A committee of the U.S. Food and Drug Administration will meet tomorrow to discuss granting an emergency authorization to Moderna’s coronavirus vaccine. It’s expected to receive approval and could start shipping nationwide as early as this weekend. More than thirty thousand people volunteered for the clinical trial, which showed the vaccine is safe and effective. KNAU’s Melissa Sevigny spoke with one of those volunteers, Dr. Sam Keim, a professor of emergency medicine at the University of Arizona.
Will you tell me about your experiences working in the emergency department during a pandemic?
We’re ten months into this, and the fatigue, metal and physical fatigue from this pandemic is really setting in. We’ve been fortunate, we’ve only had a couple of our physicians convert to positive with COVID. None of them have been seriously ill. But that is not the case around the country, we’ve had hundreds of healthcare providers become seriously ill from this virus. We’re ready for this to be over. We’re absolutely sick and tired of it, and want this to be over. But we’re hanging in there.
Tell me what made you want to volunteer for this vaccine trial.
It was very self-centered, I wanted to get the vaccine because I wanted the extra protection. Unfortunately it appears that I got the placebo. That’s just the breaks!
Do you know that for sure or is it still a blind study?
It is absolutely a blinded study, but I do know because I went and had my antibodies checked with a serology test after the trial started… My wife and I both entered the study, and I had essentially no pain or swelling or side effects from the injection whatsoever. There were two injections, a month apart. But my wife got a little bit of a sore arm after the second shot, so we were hoping that she actually got vaccine. She also went and had a lab draw and had her serology done and she is positive for antibodies.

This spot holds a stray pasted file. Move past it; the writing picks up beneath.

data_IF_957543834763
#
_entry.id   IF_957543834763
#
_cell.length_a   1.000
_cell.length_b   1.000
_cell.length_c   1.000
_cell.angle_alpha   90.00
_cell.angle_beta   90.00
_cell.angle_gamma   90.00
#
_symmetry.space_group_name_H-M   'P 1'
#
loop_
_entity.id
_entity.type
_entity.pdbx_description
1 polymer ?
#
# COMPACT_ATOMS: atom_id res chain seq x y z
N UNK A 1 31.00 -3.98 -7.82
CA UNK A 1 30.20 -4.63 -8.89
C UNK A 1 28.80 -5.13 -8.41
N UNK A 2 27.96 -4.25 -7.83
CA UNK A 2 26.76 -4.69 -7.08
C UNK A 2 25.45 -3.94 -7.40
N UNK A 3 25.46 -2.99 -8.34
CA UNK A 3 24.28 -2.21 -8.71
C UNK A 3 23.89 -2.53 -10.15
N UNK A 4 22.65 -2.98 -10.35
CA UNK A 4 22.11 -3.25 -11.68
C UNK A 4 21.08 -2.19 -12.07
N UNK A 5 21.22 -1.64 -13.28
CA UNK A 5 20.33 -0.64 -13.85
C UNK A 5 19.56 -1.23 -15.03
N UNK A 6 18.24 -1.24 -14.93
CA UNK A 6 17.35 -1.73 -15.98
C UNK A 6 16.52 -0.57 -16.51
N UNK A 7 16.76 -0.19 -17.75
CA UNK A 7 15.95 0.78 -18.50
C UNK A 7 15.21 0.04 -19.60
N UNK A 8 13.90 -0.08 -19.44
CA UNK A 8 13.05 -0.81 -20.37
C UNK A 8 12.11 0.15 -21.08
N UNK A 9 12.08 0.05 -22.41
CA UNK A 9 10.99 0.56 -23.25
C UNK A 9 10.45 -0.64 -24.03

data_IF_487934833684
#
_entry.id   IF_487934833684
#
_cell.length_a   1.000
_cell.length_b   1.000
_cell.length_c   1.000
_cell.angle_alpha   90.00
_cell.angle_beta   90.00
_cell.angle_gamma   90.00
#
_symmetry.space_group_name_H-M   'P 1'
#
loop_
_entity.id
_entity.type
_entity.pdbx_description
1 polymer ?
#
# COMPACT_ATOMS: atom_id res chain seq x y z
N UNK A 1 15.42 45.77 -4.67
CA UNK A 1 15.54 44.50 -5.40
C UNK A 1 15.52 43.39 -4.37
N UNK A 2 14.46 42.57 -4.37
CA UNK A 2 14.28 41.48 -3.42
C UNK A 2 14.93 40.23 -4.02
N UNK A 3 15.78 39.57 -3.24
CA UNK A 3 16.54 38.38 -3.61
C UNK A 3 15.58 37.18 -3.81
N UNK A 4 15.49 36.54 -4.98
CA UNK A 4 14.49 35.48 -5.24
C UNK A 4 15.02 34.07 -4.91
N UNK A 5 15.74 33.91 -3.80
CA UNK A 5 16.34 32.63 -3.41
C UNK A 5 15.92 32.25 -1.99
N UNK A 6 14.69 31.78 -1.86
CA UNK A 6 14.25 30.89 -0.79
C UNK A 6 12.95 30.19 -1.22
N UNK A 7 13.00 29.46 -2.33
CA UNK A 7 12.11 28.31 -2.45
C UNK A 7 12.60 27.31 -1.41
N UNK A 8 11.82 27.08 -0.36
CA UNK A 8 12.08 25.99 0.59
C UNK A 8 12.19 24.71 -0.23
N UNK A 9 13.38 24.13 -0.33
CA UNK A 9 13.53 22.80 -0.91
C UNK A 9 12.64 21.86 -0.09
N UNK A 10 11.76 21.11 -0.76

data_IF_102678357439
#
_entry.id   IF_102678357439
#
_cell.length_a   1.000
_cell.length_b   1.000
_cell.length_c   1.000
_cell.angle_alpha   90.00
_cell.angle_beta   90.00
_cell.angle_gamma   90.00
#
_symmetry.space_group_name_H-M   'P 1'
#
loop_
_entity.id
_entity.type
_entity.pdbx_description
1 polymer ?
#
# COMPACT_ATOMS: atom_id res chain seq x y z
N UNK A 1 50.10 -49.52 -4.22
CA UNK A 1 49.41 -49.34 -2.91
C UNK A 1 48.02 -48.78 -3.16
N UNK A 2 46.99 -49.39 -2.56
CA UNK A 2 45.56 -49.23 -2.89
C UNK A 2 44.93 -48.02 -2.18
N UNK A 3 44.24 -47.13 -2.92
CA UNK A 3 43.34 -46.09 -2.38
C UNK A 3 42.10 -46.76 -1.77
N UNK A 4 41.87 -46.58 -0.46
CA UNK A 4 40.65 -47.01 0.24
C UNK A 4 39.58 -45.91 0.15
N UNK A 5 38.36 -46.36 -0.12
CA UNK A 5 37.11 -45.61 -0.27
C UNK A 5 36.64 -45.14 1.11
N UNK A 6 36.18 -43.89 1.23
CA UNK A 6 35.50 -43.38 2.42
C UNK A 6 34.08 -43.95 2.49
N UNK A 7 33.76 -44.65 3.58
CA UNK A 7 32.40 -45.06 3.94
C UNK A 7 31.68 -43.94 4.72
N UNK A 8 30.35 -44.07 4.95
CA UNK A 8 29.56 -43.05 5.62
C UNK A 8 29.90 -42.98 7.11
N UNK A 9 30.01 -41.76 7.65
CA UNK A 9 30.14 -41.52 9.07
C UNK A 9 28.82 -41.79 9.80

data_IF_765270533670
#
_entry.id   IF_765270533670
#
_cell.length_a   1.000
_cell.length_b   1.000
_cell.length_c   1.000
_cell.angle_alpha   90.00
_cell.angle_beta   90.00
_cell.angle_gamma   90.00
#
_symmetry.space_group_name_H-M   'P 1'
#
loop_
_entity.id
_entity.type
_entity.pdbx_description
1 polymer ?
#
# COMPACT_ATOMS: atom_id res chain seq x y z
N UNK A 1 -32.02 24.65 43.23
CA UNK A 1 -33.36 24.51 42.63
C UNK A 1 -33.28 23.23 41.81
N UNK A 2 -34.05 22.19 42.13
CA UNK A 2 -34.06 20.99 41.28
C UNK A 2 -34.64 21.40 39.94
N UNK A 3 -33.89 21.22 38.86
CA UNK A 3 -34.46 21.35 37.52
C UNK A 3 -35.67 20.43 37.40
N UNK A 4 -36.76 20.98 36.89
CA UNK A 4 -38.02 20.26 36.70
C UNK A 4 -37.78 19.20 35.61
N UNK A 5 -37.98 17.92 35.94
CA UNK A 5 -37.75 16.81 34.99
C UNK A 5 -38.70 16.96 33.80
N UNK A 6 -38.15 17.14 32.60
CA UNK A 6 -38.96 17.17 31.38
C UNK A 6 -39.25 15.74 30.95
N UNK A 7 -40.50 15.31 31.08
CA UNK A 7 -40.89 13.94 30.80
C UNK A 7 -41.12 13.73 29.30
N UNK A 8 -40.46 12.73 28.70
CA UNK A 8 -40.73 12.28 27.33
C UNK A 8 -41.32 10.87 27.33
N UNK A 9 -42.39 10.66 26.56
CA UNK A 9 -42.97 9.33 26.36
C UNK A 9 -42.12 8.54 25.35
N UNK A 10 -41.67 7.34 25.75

Obviously you were hoping to get vaccinated, but this is still an experimental vaccine and part of a clinical trial, so what motivated you to take that risk?
The motivation part is easy, Melissa, because this is the biggest public health threat of our lifetimes, and a clinical trial for a vaccine to prevent COVID was singularly important in our eyes. The concern about potential side effects was real. We both looked up the data we could. But we thought that it was a risk worth taking.
Can you describe to me how this particular vaccine works?
Really this is a novel technology, and it’s using messenger RNA. I think a lot of people have learned about messenger RNA for the first time in their lives because of this vaccine, which is kind of cool… It’s an elegant technology, basically sending a message to the cells of the human to manufacture these proteins which then your body then produces antibodies to. And that’s different than sending in an inactivated virus or an attenuated virus into the body to do the same thing. There are challenges with it, everybody seems to know about the refrigeration or freezing that needs to happen which these vaccine vials, and the logistical challenge of getting that vial out to distribution centers at that temperature. Some more traditional vaccines don’t require that. This mRNA vaccine could be the best thing ever, I certainly hope so, but it’ll be interesting to see if we can pull this off logistically.
What’s the main thing you want people to know about vaccines, when they become available?
Get it! If there’s a vaccine approved, I would just get it. Because the risk of not having a vaccine and getting COVID, is still very, very significant in Arizona, and will be for several more months.
Sam Keim, thank you for speaking with me.